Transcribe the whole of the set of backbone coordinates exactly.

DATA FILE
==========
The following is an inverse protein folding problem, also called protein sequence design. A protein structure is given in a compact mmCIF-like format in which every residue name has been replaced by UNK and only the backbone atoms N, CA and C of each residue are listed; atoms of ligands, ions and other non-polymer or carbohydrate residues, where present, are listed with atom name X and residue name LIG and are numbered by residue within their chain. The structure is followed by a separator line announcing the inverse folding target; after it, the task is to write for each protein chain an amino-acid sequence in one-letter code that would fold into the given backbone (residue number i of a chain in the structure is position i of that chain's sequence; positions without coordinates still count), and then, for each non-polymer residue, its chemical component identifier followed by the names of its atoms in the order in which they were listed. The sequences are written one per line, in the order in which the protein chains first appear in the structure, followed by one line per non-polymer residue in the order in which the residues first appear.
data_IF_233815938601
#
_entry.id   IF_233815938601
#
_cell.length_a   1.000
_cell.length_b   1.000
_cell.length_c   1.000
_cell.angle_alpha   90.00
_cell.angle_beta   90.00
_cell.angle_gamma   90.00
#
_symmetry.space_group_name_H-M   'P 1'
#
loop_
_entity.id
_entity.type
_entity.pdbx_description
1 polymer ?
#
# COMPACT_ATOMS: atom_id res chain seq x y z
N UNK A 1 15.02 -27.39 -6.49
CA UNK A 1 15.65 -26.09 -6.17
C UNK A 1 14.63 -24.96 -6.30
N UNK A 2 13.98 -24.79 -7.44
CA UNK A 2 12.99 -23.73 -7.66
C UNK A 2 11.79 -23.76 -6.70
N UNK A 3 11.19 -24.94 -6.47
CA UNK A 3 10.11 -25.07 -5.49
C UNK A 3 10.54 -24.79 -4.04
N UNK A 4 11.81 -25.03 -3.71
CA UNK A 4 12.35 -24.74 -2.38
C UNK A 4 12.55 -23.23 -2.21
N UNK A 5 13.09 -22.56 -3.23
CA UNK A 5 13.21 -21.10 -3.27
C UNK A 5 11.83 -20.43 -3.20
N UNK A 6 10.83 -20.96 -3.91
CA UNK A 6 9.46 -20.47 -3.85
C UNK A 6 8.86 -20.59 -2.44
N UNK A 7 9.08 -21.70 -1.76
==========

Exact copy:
The following is an inverse protein folding problem, also called protein sequence design. A protein structure is given in a compact mmCIF-like format in which every residue name has been replaced by UNK and only the backbone atoms N, CA and C of each residue are listed; atoms of ligands, ions and other non-polymer or carbohydrate residues, where present, are listed with atom name X and residue name LIG and are numbered by residue within their chain. The structure is followed by a separator line announcing the inverse folding target; after it, the task is to write for each protein chain an amino-acid sequence in one-letter code that would fold into the given backbone (residue number i of a chain in the structure is position i of that chain's sequence; positions without coordinates still count), and then, for each non-polymer residue, its chemical component identifier followed by the names of its atoms in the order in which they were listed. The sequences are written one per line, in the order in which the protein chains first appear in the structure, followed by one line per non-polymer residue in the order in which the residues first appear.
data_IF_233815938601
#
_entry.id   IF_233815938601
#
_cell.length_a   1.000
_cell.length_b   1.000
_cell.length_c   1.000
_cell.angle_alpha   90.00
_cell.angle_beta   90.00
_cell.angle_gamma   90.00
#
_symmetry.space_group_name_H-M   'P 1'
#
loop_
_entity.id
_entity.type
_entity.pdbx_description
1 polymer ?
#
# COMPACT_ATOMS: atom_id res chain seq x y z
N UNK A 1 15.02 -27.39 -6.49
CA UNK A 1 15.65 -26.09 -6.17
C UNK A 1 14.63 -24.96 -6.30
N UNK A 2 13.98 -24.79 -7.44
CA UNK A 2 12.99 -23.73 -7.66
C UNK A 2 11.79 -23.76 -6.70
N UNK A 3 11.19 -24.94 -6.47
CA UNK A 3 10.11 -25.07 -5.49
C UNK A 3 10.54 -24.79 -4.04
N UNK A 4 11.81 -25.03 -3.71
CA UNK A 4 12.35 -24.74 -2.38
C UNK A 4 12.55 -23.23 -2.21
N UNK A 5 13.09 -22.56 -3.23
CA UNK A 5 13.21 -21.10 -3.27
C UNK A 5 11.83 -20.43 -3.20
N UNK A 6 10.83 -20.96 -3.91
CA UNK A 6 9.46 -20.47 -3.85
C UNK A 6 8.86 -20.59 -2.44
N UNK A 7 9.08 -21.70 -1.76